documentary, not rated
We human beings have become so good at living and consuming and advancing that we are about to fall off the metaphorical cliff like a herd of hunted mammoths. We have made so much progress that we’ve trapped ourselves in a system of survival that will eventually wipe us out.
The term progress trap, coined by author Ronald Wright, is applied to human behaviors that seem beneficial in the short-term but are actually disastrously unsustainable. For instance: population growth. There used to be enough resources to go around. If we cleared one forest or contaminated one body of water, there were always more trees and lakes to exploit. But the human race has expanded so quickly in the last 200 years, and we use so much of what came with the Earth, that we’ve diminished the supply far faster than we’re capable of replenishing it. How we got here and what it means for the future is the subject of the deeply satisfying, profoundly terrifying documentary Surviving Progress, directed by Canadian filmmakers Mathieu Roy and Harold Crooks. The film was inspired by Wright’s book on the same topic, A Short History of Progress.
This movie will undoubtedly inspire many people to say, “You have to see this movie!” and “Oh God, we're all going to die.” It will provoke others to label it propaganda for redistribution of wealth and ecological conservation. But it’s not exactly a film about the need for conservation. The term green is never used, and the whole conservation movement is shown to be just more capitalism at work anyway. And it’s not exactly a political film about the ramifications of unchecked materialism, though it takes a stand against the ever-widening gap between rich and poor, essentially calling the international economy an oligarchy. A series of intersecting narratives delivered by scientists, sociologists, economists, historians, academics, and businesspeople is stitched together with images that underscore or illuminate what’s being said. For instance, as Daniel Povinelli, a behavioral scientist, explains that the main difference between humans and other animals is humans’ capacity and propensity to ask “why”—and that this is what leads to advances in human knowledge—images of satellites, brain scans, fetal ultrasounds, and a space shuttle play across the screen. Sometimes the footage relates directly to the narrative. When Chen Ming, a tour guide in China, describes his cross-country excursions for wealthy Chinese who want to visit holy sites to gain enlightenment, we see a line of at least a dozen identical rental cars driving through a mountain pass (proving that Buddhism can be just as commercialized in China as it is in the United States).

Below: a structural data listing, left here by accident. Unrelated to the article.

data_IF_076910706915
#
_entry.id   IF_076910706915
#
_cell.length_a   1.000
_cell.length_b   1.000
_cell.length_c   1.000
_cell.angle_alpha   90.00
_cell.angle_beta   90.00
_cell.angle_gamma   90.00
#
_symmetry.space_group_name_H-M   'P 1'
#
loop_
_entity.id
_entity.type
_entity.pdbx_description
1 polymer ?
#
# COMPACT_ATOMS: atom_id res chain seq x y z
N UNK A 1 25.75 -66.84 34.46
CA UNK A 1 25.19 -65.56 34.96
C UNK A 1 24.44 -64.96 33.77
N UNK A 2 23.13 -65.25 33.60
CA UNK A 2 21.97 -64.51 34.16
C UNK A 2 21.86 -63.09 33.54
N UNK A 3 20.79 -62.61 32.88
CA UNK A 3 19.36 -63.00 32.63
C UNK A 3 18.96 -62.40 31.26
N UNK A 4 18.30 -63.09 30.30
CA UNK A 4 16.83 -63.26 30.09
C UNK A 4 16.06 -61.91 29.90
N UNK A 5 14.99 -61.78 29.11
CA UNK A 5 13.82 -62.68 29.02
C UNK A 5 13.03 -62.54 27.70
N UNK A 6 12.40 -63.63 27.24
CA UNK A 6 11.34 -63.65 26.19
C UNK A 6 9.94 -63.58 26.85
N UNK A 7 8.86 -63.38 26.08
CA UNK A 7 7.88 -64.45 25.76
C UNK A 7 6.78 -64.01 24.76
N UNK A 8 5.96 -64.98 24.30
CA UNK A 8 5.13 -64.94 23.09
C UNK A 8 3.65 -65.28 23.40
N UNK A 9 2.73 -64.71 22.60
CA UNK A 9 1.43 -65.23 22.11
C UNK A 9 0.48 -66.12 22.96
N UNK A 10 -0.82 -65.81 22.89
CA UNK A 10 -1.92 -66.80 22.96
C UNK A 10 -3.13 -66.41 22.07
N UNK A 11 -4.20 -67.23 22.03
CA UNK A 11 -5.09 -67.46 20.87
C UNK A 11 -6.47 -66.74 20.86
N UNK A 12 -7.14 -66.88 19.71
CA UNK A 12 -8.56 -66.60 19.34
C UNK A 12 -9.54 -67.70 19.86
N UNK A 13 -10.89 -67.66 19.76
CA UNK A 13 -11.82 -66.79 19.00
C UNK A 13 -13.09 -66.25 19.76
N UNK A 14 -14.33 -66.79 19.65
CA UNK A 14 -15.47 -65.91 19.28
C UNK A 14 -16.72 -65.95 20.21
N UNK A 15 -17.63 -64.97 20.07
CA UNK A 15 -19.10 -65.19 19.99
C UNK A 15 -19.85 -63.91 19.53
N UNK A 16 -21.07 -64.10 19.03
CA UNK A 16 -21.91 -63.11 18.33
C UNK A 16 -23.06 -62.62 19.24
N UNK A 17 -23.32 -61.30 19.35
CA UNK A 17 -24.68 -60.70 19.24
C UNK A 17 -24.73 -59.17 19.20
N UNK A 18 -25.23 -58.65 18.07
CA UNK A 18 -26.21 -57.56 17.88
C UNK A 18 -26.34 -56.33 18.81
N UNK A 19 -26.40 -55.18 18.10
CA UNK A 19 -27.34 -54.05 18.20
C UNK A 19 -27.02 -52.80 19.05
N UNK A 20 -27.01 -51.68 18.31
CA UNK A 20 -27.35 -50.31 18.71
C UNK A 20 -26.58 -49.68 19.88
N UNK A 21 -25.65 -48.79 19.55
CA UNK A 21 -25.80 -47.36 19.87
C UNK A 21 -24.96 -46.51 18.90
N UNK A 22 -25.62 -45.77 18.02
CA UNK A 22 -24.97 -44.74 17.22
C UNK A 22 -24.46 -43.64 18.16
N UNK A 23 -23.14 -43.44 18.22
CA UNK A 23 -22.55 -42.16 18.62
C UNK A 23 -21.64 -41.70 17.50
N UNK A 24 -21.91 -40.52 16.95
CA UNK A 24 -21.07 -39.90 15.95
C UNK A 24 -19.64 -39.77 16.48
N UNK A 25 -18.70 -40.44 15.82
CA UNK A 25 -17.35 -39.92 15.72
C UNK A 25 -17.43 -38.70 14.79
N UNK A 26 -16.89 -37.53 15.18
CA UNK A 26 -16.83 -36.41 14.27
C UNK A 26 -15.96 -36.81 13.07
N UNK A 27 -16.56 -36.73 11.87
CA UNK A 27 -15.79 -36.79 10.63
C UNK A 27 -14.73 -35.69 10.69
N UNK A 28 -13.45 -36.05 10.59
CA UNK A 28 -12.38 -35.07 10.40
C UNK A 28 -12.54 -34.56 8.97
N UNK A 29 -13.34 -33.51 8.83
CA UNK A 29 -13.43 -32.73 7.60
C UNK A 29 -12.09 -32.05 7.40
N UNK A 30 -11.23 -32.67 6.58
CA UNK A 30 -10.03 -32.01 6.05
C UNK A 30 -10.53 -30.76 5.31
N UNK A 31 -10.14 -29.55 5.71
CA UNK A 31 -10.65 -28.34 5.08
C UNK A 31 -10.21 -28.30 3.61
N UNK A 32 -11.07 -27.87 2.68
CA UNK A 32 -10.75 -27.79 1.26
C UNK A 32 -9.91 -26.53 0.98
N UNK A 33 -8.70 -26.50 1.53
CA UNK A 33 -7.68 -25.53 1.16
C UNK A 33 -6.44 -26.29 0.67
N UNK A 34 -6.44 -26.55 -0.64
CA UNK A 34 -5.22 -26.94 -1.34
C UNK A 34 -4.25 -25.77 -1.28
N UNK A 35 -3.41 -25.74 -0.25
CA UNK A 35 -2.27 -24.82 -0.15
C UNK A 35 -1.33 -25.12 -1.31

The downside to our ability to ask “why,” according to Povinelli, is that “we invent the whole cascade of modern technology.” The problem is that we don’t know how to use what we discover and invent in ways that don’t ultimately harm us or future generations. Famed primatologist Jane Goodall asks why, as the most intellectual species on the planet, we are so intent on destroying the only home we have. Research psychologist Gary Marcus explains that the human brain hasn’t changed much in the last 50,000 years, so we are facing modern problems and ethical dilemmas with, basically, the brains of cavemen. We make snap decisions for our survival based on fight or flight, and though we have developed the ability to think more deliberately about the long term and for the good of society, these two modes of thought do not always work together. We are also social creatures; we want to be the same as other people and have what they have. But the world cannot support a billion more consumers. The solution is not for the poor to have everything the rich have but for the wildly wealthy to be less wealthy and for everyone in developed nations to simply use less stuff. Another solution presented is revolution of the underclasses.
The ideas presented build layer upon layer until a full picture of our global ethical dilemmas emerges, although not everyone in the film takes such a dark view of the future. Theoretical physicist Stephen Hawking and J. Craig Venter, a biologist and the CEO of Synthetic Genomics, recommend taking over our genetics to help us adapt to the barren world humans will soon enough be forced to inhabit—a plan they call ‘optimistic,’ because they, too, consider this a dangerous period in history.
Many of the commentators draw parallels between our modern world and ancient Rome, which expanded too quickly and disenfranchised its poor until the country was beset by civil wars, violent bands of migrants, and extreme political splintering. Given the times we live in and plenty of historical precedence, the threat of an actual revolution could be why the government has clamped down so hard on the peaceful 99 percent protests. There are more poor people than there are rich people, and once they start to congregate, there's no telling what kinds of ideas might be stirred up, and with the speed of social networking, how quickly they might spread.
This review originally appeared in Pasatiempo on 06/01/2012